Auckland: Many New Zealanders can scarcely believe they are hosting the Rugby World Cup, one of the planet’s largest sporting events, which will see an influx of around 95,000 international visitors to the former British colony of four million. The tournament, from 9 September-23 October, will stretch hotel accommodation in major cities to the limit.
“It seems funny, little old New Zealand holding this big event with all the world watching,” Wellington resident Kylie Goodman said ahead of the tournament’s opening game in Auckland on Friday. “I still think we’ll do a great job, though.”
It is the largest event ever staged here, a nation where sheep outnumber people 8:1 and which has been best known in recent years for the mountain vistas that provided a backdrop for Peter Jackson’s Lord of the Rings movies.
Match-ready: The Otago Stadium in Dunedin is scheduled to host at least four matches during the six-week tournament. Photo by Paul Ellis/AFP.
The tournament comes after a horror start to the year, with the Christchurch earthquake in February killing 181 people and severely damaging the main rugby stadium in New Zealand’s second largest city. World Cup chief executive Martin Snedden has said the biggest obstacle organizers faced was the earthquake.
All seven matches scheduled for Christchurch, including two quarter-finals, had to be moved, although seismologists do not expect any major tremors during the six-week tournament.
New Zealand was a surprise winner over Japan and South Africa when the 2011 host nation was announced six years ago. It lacked the large stadiums of its rivals and is situated in a time zone unsuited to the European television market. It is also geographically isolated—even Snedden describes the country as “stuck away at the end of the world”.
One attribute New Zealand has in abundance, however, is an all-pervasive passion for rugby union, which easily outranks other codes, including even football, as the nation’s most popular sport.
When framing the winning bid, New Zealand rugby chiefs promised to use the nation’s obsession with the game to transform the country into “a stadium of four million”, providing a hothouse atmosphere for the sporting showcase.
They have stayed true to their word in allocating matches for the 20 participating teams to 12 venues around the country, including small towns such as Whangarei and Nelson, with populations of 50,000 and 60,000, respectively.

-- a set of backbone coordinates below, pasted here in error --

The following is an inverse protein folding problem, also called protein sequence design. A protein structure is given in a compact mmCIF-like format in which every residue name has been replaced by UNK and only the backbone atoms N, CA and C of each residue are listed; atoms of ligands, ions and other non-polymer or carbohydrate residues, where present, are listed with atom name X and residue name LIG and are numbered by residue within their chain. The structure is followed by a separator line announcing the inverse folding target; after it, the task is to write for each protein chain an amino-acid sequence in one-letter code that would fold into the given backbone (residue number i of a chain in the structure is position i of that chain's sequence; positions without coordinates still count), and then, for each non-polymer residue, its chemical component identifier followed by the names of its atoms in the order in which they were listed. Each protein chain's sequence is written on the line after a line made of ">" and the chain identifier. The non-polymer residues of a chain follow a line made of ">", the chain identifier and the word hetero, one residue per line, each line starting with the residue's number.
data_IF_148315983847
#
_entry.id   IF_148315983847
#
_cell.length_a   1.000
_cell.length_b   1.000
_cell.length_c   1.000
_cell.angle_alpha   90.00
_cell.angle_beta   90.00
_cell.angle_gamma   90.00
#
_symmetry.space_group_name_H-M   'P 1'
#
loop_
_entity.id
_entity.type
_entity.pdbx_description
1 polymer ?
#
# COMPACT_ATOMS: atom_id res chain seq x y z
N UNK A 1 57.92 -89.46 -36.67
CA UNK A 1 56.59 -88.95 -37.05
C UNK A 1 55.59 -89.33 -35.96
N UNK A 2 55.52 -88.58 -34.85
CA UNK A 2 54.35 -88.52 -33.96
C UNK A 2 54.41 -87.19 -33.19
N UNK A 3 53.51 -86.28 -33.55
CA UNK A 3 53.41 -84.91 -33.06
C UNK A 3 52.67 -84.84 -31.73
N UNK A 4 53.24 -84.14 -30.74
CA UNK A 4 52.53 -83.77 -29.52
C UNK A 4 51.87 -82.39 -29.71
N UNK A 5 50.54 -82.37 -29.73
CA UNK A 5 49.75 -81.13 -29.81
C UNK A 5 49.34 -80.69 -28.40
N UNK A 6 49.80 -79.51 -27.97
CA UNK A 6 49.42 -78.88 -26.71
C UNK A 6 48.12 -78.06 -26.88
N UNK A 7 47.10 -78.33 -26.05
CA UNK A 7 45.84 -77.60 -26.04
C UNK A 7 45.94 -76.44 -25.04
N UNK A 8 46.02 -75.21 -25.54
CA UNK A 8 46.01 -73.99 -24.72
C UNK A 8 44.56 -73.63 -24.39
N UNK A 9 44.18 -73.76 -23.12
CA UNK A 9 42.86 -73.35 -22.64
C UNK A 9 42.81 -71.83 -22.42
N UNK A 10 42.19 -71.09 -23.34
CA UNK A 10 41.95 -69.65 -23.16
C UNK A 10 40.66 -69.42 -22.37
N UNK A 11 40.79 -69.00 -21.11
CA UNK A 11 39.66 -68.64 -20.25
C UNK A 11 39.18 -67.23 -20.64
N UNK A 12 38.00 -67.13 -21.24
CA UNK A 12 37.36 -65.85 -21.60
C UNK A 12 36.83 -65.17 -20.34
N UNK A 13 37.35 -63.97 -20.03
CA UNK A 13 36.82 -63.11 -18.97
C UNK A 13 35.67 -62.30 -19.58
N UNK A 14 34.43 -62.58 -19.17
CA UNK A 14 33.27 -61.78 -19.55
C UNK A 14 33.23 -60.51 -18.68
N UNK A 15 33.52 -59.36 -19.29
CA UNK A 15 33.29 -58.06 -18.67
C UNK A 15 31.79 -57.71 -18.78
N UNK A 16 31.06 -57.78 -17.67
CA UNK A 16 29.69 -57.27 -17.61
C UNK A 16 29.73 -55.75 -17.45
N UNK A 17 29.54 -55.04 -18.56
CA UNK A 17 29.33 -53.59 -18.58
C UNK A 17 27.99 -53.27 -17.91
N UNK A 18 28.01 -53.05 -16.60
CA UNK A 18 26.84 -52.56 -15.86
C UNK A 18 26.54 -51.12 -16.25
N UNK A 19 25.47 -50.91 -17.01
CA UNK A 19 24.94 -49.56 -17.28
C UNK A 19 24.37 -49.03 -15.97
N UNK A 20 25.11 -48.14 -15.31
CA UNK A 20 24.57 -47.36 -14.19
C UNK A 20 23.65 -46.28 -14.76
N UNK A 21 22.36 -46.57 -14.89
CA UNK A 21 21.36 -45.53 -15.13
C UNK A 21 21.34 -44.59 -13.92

International Rugby Board (IRB) president Bernard Lapasset this week described the fervour with which New Zealanders have embraced the tournament as extraordinary and said he expected a “wonderful” World Cup. “Those who bought tickets will not be bored,” he added.
The Reserve Bank of New Zealand estimates that the influx of tourists will inject NZ$700 million (around Rs 2,667 crore) into the economy, which is still largely reliant on rural exports, lifting growth by 0.33 percentage points.
Local interest also stems from the fact that the national team, the All Blacks, is world rugby’s most successful side, winning 75% of all its Test matches—even though it has a history of underperformance at the World Cup that it will be keen to end on home soil.
The All Blacks’ 24-year quest to regain the Rugby World Cup begins against Tonga on Friday, with coach Graham Henry scouring the history books to resolve why past campaigns ended in misery.
Lesson 1—the former schoolmaster learnt that his top-ranked All Blacks cannot take any side lightly, leading to intrigue about the wholesale changes he has made for the Pool A match which will open the seventh World Cup.
Henry vowed the failed rotation policy of old is out, but nine players have disappeared from the side, believed to be his best available, that was beaten by Australia two weeks ago.
Tonga, with their bruising approach, have a reputation for causing upsets but lack the skills to be considered serious challengers and have not faced a top-tier nation since the last World Cup. However, the All Blacks will still need to produce a commanding performance in Auckland to appease a country which regards itself as the spiritual home of rugby.
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